31 Oct Speeding in California
We pack an enormous amount of life into every single day. While this keeps us busy and happy, it also means that we are constantly in a hurry, which often leads to speeding while we’re behind the wheel.
No matter how big a hurry you’re in the next time you slide into your car, take a few minutes to consider California’s speeding laws and ask yourself if the consequences are worth shaving a few minutes off your commute.
Many people don’t know that there are three types of speeding laws in California. They are:
✨ Presumed speed limits
✨ Basic speeding law
✨ Absolute speed limits
Basic Speeding Laws in California
Basic speeding laws are essentially common-sense speeding laws. It means that you are legally expected to adjust your speed to match road conditions. For example, if you’re driving through dense fog, basic speeding laws mean greatly reducing your speed to meet the reduced visibility. If a police officer is patrolling and feels that you’re driving faster than basic speeding laws indicate you should, they will pull you over.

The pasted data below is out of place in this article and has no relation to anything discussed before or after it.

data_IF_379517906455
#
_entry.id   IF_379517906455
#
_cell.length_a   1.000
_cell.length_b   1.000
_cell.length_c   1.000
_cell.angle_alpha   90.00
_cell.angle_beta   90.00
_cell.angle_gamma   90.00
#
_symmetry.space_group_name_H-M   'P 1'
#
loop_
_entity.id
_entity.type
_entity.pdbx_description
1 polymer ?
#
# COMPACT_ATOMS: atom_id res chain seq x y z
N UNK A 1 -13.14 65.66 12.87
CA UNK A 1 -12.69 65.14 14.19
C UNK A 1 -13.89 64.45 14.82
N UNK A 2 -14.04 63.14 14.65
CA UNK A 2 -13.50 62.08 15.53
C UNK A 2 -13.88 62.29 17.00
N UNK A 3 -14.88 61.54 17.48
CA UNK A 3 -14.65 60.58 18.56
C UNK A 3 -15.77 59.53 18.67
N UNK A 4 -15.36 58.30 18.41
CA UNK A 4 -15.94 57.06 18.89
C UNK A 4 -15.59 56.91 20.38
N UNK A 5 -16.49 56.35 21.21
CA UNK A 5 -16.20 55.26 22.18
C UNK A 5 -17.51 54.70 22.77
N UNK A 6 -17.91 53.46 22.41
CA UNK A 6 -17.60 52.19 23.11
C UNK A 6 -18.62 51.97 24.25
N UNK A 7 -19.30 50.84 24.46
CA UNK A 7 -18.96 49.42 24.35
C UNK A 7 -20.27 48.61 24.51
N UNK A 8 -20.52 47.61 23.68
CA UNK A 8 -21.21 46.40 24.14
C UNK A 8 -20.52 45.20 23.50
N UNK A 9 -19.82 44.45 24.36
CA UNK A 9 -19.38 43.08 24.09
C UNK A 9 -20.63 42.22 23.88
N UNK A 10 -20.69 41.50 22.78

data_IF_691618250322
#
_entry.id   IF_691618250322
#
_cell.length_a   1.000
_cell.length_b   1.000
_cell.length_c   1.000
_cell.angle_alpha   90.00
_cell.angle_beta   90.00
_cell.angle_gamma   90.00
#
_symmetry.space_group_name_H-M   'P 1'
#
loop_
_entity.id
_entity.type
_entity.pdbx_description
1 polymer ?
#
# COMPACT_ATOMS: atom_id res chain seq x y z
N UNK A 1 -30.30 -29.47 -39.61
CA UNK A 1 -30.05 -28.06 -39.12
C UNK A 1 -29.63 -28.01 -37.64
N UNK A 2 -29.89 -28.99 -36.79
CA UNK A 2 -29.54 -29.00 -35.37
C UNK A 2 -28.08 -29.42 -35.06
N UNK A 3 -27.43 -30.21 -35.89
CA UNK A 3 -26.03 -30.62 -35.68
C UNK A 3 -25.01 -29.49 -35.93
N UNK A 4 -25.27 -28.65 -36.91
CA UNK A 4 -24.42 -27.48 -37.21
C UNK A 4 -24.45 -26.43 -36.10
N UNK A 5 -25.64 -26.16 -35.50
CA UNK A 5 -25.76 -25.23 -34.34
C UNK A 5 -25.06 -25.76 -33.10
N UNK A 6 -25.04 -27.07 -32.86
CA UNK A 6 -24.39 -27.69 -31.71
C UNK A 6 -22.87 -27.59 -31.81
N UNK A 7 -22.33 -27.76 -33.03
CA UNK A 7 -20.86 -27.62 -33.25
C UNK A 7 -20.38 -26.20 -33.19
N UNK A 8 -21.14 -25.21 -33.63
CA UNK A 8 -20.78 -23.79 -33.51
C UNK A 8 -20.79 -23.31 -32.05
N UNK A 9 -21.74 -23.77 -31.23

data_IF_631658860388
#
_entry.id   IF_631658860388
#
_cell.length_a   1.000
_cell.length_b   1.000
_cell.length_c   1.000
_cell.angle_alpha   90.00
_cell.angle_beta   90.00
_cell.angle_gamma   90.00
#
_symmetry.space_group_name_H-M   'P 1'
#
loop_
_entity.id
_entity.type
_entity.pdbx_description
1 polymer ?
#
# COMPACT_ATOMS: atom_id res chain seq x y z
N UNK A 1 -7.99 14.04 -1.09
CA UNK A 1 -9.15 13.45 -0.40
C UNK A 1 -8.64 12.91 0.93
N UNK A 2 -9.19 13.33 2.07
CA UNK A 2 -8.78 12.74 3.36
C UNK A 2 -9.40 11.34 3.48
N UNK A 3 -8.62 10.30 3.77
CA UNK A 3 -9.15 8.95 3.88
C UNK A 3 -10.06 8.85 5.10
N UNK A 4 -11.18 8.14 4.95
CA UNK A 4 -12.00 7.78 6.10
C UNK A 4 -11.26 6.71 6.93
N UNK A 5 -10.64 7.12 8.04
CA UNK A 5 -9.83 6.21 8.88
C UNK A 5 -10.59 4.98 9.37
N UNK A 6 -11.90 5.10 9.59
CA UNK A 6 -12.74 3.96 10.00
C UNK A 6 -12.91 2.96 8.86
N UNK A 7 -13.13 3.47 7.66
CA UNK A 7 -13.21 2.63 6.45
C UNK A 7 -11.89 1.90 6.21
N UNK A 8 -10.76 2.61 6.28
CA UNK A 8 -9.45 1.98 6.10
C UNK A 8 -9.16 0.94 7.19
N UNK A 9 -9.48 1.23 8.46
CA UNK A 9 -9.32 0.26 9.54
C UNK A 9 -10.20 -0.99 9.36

Absolute Speeding Laws
Absolute speed limits are exactly what they sound like. These are the posted limits. In California, the maximum speed limit for most freeways and highways is 65 miles per hour. If you don’t see a speed limit sign and your one a freeway or highway, you should assume that you’re not supposed to exceed 65 miles per hour.
There are some stretches of road where the posted speed limit is 70 miles per hour, but that is only if you see the sign. If there’s no sign, stick to 65.
The maximum speed limit for two-lane divided roads is 55 miles per hour unless you see a posted higher or lower speed. If you’re driving in a residential area or in a city, be on the lookout for speed limit signs since it’s likely that the speed will be significantly slower.
Presumed Speed Limits
If you’re confused by the idea of a presumed speed limit and an absolute speed limit, you’re not alone. While California’s traffic department is pretty good about making sure speed limits are clearly posted, there are sections where it can be a little confusing to figure out how fast the speed limit is. If you’re pulled over in one of these places and issued a speeding violation, it’s possible that you can go to traffic court and explain that since the speed limit wasn’t posted, you were simply driving at what you presumed was the posted speed.
If you’re caught speeding in California you’ll be issued a ticket, which is considered an infraction. Points will be added to your driving record and you’ll have to pay a fine, but you won’t be charged with a crime.
If you’re caught speeding but aren’t exceeding 100 miles per hour the exact fine you’ll owe depends on how much faster you were going than the speed limit. The fee attached to the speeding ranges from $35-$100. In addition to being fined for speeding, additional court fees will be added to the ticket so it’s likely the experience will cost you well over $150.